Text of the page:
2. Gardner Dozois
  3. Julia Rios
  4. E. Catherine Tobler
  5. Lynne M. Thomas and Michael Damian Thomas
  6. Neil Clarke

Best Professional Editor, Long Form

  1. Anne Lesley Groell
  2. Diana Pho
  3. Navah Wolfe
  4. Gillian Redfearn
  5. Sheila E. Gilbert
  6. Beth Meacham

Best Professional Artist

  1. Charles Vess
  2. Jaime Jones
  3. Galen Dara
  4. Victo Ngai
  5. Yuko Shimizu
  6. John Picacio

Best Semiprozine

  1. FIYAH Magazine of Black Speculative Fiction, executive editors Troy L. Wiggins and DaVaun Sanders, editors L.D. Lewis, Brandon O’Brien, Kaleb Russell, Danny Lore, and Brent Lambert
  2. Fireside Magazine, edited by Julia Rios, managing editor Elsa Sjunneson-Henry, copyeditor Chelle Parker; social coordinator Meg Frank, special features editor Tanya DePass, founding editor Brian White, publisher and art director Pablo Defendini
  3. Shimmer, publisher Beth Wodzinski, senior editor E. Catherine Tobler
  4. Uncanny Magazine, publishers/editors-in-chief Lynne M. Thomas and Michael Damian Thomas, managing editor Michi Trota, podcast producers Erika Ensign and Steven Schapansky, Disabled People Destroy Science Fiction Special Issue editors-in-chief Elsa Sjunneson-Henry and Dominik Parisien
  5. Beneath Ceaseless Skies, editor-in-chief and publisher Scott H. Andrews
  6. Strange Horizons, edited by Jane Crowley, Kate Dollarhyde, Vanessa Rose Phin, Vajra Chandrasekera, Romie Stott, Maureen Kincaid Speller, and the Strange Horizons Staff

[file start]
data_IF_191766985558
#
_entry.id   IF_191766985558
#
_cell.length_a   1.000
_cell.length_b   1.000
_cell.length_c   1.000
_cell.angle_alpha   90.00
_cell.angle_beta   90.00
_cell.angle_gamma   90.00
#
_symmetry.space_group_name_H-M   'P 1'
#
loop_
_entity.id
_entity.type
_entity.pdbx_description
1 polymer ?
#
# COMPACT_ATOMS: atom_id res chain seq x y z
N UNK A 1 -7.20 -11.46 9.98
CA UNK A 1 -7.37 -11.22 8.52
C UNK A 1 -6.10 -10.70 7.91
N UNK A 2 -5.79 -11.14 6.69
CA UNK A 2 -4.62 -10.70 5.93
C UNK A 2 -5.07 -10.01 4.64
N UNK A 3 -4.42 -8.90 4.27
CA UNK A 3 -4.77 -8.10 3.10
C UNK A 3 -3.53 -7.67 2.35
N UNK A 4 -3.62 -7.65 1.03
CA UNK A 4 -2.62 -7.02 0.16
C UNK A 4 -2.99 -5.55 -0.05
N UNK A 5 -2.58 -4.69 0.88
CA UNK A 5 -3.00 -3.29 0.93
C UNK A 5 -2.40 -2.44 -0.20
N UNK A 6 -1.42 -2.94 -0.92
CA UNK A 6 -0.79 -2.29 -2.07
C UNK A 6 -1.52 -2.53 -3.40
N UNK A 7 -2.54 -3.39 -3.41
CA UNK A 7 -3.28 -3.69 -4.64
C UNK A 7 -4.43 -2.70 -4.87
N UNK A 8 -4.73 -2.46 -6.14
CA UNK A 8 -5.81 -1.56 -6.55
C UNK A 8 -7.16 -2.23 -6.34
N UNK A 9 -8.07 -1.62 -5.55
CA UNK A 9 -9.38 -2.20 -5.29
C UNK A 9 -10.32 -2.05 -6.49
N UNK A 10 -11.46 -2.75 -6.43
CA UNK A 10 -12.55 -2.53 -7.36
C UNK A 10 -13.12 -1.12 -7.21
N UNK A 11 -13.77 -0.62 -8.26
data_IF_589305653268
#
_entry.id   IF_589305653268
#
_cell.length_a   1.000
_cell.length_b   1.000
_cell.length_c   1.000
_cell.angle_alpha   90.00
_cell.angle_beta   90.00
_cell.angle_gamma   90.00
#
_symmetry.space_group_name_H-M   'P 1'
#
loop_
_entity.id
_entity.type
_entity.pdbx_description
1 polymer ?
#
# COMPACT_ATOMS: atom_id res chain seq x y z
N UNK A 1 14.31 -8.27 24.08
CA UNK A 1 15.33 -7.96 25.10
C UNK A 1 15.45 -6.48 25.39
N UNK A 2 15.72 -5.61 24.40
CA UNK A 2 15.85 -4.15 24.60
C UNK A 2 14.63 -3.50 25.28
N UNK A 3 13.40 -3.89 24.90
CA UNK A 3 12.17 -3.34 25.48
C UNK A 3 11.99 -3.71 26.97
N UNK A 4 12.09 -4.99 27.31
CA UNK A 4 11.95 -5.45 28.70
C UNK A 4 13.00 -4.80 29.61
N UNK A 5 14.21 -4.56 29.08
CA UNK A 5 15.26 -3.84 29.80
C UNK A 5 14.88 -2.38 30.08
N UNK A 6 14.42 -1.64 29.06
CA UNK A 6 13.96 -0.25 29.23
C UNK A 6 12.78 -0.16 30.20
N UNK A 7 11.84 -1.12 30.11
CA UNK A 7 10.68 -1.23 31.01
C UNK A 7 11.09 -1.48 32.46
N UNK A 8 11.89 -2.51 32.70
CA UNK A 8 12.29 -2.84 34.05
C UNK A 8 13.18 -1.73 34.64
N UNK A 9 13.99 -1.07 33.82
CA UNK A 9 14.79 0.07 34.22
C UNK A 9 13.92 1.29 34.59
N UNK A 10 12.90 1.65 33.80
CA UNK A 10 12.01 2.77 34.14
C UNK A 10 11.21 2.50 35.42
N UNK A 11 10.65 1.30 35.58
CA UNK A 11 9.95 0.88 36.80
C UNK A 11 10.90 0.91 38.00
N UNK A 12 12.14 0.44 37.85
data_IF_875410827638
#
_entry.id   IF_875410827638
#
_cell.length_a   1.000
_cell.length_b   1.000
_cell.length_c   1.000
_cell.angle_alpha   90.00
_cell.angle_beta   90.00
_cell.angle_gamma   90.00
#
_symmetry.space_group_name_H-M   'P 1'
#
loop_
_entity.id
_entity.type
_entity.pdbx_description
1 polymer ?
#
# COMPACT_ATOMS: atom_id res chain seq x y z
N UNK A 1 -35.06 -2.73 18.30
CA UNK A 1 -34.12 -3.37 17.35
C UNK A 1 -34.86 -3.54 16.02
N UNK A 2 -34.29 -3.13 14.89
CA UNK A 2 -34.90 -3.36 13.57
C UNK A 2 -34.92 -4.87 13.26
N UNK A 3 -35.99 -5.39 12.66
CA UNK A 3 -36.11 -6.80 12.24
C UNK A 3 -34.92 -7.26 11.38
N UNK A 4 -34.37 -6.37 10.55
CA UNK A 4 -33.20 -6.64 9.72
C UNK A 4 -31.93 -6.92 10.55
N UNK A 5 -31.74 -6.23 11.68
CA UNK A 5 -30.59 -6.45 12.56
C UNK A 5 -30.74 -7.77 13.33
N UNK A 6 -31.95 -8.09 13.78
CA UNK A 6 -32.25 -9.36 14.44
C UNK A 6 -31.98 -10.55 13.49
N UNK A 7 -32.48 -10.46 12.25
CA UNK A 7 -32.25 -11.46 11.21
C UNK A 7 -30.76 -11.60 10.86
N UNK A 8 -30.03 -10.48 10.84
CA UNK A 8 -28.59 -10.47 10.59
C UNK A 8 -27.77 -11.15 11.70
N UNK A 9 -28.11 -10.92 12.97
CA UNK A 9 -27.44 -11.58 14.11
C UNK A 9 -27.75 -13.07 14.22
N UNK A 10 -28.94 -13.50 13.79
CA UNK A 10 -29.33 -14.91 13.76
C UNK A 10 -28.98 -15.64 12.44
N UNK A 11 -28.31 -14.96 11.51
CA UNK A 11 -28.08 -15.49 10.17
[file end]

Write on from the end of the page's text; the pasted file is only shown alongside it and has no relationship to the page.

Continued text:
Best Fanzine

  1. nerds of a feather, flock together, editors Joe Sherry, Vance Kotrla and The G
  2. Rocket Stack Rank, editors Greg Hullender and Eric Wong
  3. Quick Sip Reviews, editor Charles Payseur
  4. Lady Business, editors Ira, Jodie, KJ, Renay & Susan
  5. Journey Planet, edited by Team Journey Planet
  6. Galactic Journey, founder Gideon Marcus, editor Janice Marcus

Best Fancast

  1. Be the Serpent, presented by Alexandra Rowland, Freya Marske and Jennifer Mace
  2. Our Opinions Are Correct, hosted by Annalee Newitz and Charlie Jane Anders
  3. Galactic Suburbia, hosted by Alisa Krasnostein, Alexandra Pierce, and Tansy Rayner Roberts, produced by Andrew Finch
  4. Fangirl Happy Hour, hosted by Ana Grilo and Renay Williams
  5. The Coode Street Podcast, presented by Jonathan Strahan and Gary K. Wolfe
  6. The Skiffy and Fanty Show</em>, produced by Jen Zink and Shaun Duke; hosted by Jen Zink, Shaun Duke, Paul Weimer, Alex Acks, Elizabeth Fitzgerald, Trish Matson, and team

Best Fan Writer

  1. Foz Meadows
  2. Charles Payseur
  3. James Davis Nicoll
  4. Bogi Takács
  5. Elsa Sjunneson-Henry
  6. Alasdair Stuart

Best Fan Artist

  1. Grace P. Fong
  2. Likhain (Mia Sereno)
  3. Ariela Housman
  4. Spring Schoenhuth
  5. Sara Felix
  6. Meg Frank

Best Art Book

  1. Spectrum 25: The Best in Contemporary Fantastic Art, ed. John Fleskes (Flesk Publications)
  2. Spider-Man: Into the Spider-Verse – The Art of the Movie, by Ramin Zahed (Titan Books)